Cemetery trivia: How well do you know our burial grounds?
MANILA, Philippines (UPDATED) – As Filipinos visit the final resting places of their deceased loved ones on November 1, All Saints' Day, and November 2, All Souls' Day, Rappler revisits the origins and the stories behind some of the cemeteries in the country.
Below are notable cemeteries in Metro Manila, listed according to the year they were built. We also listed unique and historical burial grounds in Luzon, Visayas, and Mindanao.
|San Agustin Church|
|Paco Cemetery (later Paco Park)|
It was originally called the Cementerio General de Dilao (named after the suburb of San Fernando de Dilao). It was converted into a national park in 1966, thus discontinuing burials there.
|Trivia: After his death via firing squad in Bagumbayan (now Rizal Park or Luneta) in 1896, the body of Dr Jose Rizal was buried in Paco Cemetery until its transfer in 1912 to the base of the Rizal Monument in Luneta. The Gomburza priests – fathers Mariano Gomez, Jose Burgos and Jacinto Zamora executed in 1872 – were also interred here.|
|La Loma Cemetery|
The oldest cemetery in Manila still in use today, it was originally called Cementerio de Binondo. It was later renamed Campo Santo de La Loma, or "cemetery on the hill" in Spanish. La Loma was exclusive to Catholics during the Spanish occupation. People who opposed Spanish rule were also denied burial here.
Trivia: Jose Rizal wanted to be buried in La Loma, but the cemetery denied this request because he was a revolutionary.
|Manila Chinese Cemetery|
|Built: late 1880s
Filipino Chinese were not allowed to be buried in Catholic burial grounds like La Loma during the Spanish period, thus the creation of a cemetery for the Chinese.
Trivia: Before being transferred to Batangas, the remains of Apolinario Mabini were buried in the Chinese Cemetery, on account of his Freemason membership. Catholic cemeteries also refused to accept his remains.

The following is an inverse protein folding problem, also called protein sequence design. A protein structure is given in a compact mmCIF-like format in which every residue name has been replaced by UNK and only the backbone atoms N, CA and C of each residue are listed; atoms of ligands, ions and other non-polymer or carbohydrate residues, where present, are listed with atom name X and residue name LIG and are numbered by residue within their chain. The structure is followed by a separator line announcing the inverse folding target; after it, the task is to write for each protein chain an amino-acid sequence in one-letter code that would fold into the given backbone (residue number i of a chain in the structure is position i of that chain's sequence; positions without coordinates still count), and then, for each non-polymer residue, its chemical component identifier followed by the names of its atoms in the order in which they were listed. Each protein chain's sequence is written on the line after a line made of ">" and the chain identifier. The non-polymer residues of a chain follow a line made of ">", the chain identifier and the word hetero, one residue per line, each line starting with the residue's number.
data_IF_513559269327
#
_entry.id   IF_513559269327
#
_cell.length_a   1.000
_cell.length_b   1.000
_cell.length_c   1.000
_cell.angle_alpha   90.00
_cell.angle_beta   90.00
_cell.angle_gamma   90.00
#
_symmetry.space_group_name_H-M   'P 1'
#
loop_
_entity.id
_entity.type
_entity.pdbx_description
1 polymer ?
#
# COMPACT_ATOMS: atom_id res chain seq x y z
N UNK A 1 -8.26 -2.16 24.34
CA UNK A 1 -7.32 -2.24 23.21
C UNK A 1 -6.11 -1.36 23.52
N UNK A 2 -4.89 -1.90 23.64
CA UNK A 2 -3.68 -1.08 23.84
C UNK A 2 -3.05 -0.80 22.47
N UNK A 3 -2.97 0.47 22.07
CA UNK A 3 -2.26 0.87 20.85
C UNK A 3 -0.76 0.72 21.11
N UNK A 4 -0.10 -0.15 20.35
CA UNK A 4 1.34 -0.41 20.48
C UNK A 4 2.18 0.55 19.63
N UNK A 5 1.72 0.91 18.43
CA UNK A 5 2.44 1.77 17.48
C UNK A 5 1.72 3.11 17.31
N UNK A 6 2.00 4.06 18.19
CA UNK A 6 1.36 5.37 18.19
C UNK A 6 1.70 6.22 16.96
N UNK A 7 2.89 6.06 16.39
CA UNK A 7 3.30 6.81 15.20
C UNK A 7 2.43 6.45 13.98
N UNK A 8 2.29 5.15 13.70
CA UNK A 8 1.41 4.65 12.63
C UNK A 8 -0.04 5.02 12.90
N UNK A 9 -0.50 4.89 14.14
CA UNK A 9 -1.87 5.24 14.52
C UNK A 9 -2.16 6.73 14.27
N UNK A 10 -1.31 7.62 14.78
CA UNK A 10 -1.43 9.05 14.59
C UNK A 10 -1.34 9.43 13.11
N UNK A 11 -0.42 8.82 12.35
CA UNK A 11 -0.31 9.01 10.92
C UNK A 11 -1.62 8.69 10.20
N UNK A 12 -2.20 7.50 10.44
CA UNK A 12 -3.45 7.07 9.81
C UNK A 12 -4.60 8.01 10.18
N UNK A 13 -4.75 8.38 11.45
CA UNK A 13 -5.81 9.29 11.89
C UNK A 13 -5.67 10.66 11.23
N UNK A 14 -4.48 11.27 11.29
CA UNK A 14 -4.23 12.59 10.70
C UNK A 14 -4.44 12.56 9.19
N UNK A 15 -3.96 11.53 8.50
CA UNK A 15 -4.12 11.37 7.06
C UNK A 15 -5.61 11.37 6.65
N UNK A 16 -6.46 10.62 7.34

|Manila North Cemetery|
|Built: late 1880s to early 1890s
The largest cemetery in Metro Manila measuring 54 hectares, the Manila North Cemetery was built because La Loma was exclusive to Catholics and Filipinos loyal to the Spanish.
|Trivia: The tombs of former presidents Sergio Osmeña, Manuel Roxas and Ramon Magsaysay are located here. The body of former president Manuel L. Quezon was interred here from his death in 1944 until 1979, when his remains were transferred to a tomb inside the Quezon Memorial Monument.
Other notable personalities buried here are: Former senator Claro M. Recto, Governor-General Francis Burton Harrison, first Quezon City mayor Tomas Morato, boxer Pancho Villa, and actor Fernando Poe Jr.
|Manila South Cemetery|
Location: Makati City
The City of Manila purchased a parcel of land in the City of Makati (then the San Pedro de Macati estate) to build a cemetery there. The Manila South Cemetery is under the jurisdiction of Manila, as part of its 5th legislative district.
Trivia: Former president Elpidio Quirino, who died on a leap year day, Feb 29, 1956, is buried here.
|Libingan ng mga Bayani|
Location: Taguig City
It was initially called the Republic Memorial Cemetery to honor the Filipino soldiers and veterans who died during World War II. Former president Ramon Magsaysay renamed it the Libingan ng mga Bayani (Heroes' Cemetery) in 1954.
Trivia: The Libingan is the final resting place of former presidents Carlos P. Garcia and Diosdado Macapagal, and numerous national artists and scientists. In November 18, 2016, after months of opposition and a Supreme Court decision, the remains of the late dictator Ferdinand Marcos were transferred here from Ilocos Norte. (TIMELINE: The Marcos burial controversy)
The following are also given funeral services here, based on The Allocation of Cemetery Plots at the Libingan ng mga Bayani issued on April 9, 1986:
|Manila American Cemetery and Memorial|
Location: Taguig City
Constructed at the behest of the Philippine government, the Manila American Cemetery is the largest US military cemetery (in terms of the number of graves) off the US mainland. It is the final resting place of US personnel and Allied forces (in the Pacific region) killed during World War II.
Trivia: Aside from the 17,201 graves here, there are 36,285 names of World War II soldiers inscribed in the Tablets of the Missing.
|Manila Memorial Park|
Location: branches in Parañaque City, Quezon City, Cavite, Bulacan, Cebu City and Davao City
The Manila Memorial Park is the first in the Philippines to have a modern crematorium. Cremation was banned by the Catholic Church until 1963, when Pope Paul IV lifted the ban. It is the only memorial park listed in BusinessWorld's Top 1000 Companies in the Philippines.